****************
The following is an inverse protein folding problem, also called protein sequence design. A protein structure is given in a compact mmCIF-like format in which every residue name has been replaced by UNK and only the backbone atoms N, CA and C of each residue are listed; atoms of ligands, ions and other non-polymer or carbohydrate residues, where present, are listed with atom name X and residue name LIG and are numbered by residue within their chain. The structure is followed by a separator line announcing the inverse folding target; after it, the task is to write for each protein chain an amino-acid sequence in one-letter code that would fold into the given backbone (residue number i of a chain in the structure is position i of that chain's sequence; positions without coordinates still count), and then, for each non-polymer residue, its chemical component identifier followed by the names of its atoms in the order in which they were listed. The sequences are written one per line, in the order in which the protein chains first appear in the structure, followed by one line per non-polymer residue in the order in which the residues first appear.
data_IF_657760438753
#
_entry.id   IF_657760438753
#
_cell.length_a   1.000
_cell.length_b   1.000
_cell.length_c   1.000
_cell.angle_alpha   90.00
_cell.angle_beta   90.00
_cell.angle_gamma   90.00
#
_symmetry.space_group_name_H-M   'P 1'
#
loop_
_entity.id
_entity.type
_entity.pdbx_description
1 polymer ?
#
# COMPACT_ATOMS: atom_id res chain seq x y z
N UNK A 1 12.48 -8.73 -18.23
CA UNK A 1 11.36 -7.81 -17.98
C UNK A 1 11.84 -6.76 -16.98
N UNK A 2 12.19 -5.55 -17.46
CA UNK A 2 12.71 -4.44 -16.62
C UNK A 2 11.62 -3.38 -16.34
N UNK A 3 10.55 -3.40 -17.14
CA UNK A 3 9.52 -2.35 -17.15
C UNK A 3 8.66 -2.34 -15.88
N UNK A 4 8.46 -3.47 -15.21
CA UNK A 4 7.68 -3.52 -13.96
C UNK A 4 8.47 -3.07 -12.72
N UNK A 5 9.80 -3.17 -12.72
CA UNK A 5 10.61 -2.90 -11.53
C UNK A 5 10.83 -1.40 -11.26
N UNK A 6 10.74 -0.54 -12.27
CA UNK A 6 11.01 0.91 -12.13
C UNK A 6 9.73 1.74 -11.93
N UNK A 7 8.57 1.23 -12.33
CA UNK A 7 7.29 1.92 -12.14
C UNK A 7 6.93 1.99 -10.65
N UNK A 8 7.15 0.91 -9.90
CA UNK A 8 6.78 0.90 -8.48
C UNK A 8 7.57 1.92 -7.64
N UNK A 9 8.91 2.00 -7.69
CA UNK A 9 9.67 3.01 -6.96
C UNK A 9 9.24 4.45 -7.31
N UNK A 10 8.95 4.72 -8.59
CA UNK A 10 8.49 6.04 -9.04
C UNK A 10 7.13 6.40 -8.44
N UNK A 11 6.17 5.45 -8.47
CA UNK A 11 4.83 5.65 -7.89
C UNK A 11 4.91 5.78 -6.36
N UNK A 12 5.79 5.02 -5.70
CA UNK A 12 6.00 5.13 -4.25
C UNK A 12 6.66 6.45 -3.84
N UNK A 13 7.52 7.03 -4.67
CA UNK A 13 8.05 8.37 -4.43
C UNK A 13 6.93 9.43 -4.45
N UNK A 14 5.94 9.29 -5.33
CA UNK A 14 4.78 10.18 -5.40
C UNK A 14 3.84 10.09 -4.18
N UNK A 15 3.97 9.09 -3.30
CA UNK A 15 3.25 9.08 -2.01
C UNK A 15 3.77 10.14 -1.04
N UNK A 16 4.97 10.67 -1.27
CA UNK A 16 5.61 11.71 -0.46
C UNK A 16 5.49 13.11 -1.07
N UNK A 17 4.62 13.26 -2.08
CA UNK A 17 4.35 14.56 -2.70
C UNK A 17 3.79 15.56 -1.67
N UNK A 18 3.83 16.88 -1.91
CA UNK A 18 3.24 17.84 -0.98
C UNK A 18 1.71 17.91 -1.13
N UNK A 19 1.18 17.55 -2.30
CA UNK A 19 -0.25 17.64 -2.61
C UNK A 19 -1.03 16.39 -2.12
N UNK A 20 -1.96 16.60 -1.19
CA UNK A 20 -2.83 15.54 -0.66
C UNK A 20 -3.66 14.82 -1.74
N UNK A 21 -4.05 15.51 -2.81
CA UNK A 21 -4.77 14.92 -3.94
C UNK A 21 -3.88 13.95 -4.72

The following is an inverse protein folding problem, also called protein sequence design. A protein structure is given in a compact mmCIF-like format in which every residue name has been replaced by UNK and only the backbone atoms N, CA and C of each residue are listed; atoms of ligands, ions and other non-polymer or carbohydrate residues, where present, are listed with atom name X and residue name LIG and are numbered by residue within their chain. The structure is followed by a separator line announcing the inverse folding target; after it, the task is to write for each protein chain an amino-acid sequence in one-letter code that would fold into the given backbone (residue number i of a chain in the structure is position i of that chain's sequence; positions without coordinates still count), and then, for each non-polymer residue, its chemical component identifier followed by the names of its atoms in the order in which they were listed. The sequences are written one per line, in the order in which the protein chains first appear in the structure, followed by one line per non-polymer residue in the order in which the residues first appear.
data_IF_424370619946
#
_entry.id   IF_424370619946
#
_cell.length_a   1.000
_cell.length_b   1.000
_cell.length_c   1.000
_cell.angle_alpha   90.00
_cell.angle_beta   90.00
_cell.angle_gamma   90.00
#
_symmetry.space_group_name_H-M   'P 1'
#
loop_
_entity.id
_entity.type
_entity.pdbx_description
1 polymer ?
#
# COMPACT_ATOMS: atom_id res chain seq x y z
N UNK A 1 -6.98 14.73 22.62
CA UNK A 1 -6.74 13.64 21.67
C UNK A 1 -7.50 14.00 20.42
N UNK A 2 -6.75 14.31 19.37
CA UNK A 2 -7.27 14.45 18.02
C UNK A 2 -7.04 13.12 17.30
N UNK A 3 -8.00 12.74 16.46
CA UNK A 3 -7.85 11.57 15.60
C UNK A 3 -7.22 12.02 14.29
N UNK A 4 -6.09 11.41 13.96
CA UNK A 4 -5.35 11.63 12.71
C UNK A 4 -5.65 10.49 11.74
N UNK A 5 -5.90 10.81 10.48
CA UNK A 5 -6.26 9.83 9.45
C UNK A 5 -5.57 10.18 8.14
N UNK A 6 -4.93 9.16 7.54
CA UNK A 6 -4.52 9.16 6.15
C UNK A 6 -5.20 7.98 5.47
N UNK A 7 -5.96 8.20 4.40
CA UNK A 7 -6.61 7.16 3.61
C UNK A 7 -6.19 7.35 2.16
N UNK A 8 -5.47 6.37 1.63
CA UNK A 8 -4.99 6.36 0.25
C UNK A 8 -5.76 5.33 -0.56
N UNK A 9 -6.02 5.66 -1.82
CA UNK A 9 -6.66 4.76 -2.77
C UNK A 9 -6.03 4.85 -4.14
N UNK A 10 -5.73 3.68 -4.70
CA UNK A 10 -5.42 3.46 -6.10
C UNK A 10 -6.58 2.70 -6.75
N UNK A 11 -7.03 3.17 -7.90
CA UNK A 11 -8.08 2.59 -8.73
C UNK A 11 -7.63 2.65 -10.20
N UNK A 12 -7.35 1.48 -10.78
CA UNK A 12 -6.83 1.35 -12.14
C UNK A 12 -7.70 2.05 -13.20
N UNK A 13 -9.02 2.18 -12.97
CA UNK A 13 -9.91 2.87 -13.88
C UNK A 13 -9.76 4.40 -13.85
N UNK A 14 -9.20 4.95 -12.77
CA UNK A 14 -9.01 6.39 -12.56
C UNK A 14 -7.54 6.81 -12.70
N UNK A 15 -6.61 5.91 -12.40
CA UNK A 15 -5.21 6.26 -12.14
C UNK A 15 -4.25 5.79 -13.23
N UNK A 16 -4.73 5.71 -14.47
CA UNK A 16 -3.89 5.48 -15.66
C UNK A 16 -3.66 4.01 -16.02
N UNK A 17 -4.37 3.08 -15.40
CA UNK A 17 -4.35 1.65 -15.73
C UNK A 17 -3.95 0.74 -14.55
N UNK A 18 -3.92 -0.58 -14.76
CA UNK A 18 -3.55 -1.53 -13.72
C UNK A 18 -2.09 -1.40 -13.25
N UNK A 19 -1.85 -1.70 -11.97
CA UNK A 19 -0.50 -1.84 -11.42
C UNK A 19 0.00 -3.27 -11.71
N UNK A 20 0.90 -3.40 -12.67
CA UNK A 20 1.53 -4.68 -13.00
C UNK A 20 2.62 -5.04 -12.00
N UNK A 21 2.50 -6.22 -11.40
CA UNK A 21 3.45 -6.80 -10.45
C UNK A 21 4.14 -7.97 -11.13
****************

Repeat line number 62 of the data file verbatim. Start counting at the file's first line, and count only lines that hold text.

CA UNK A 14 4.78 10.18 -5.40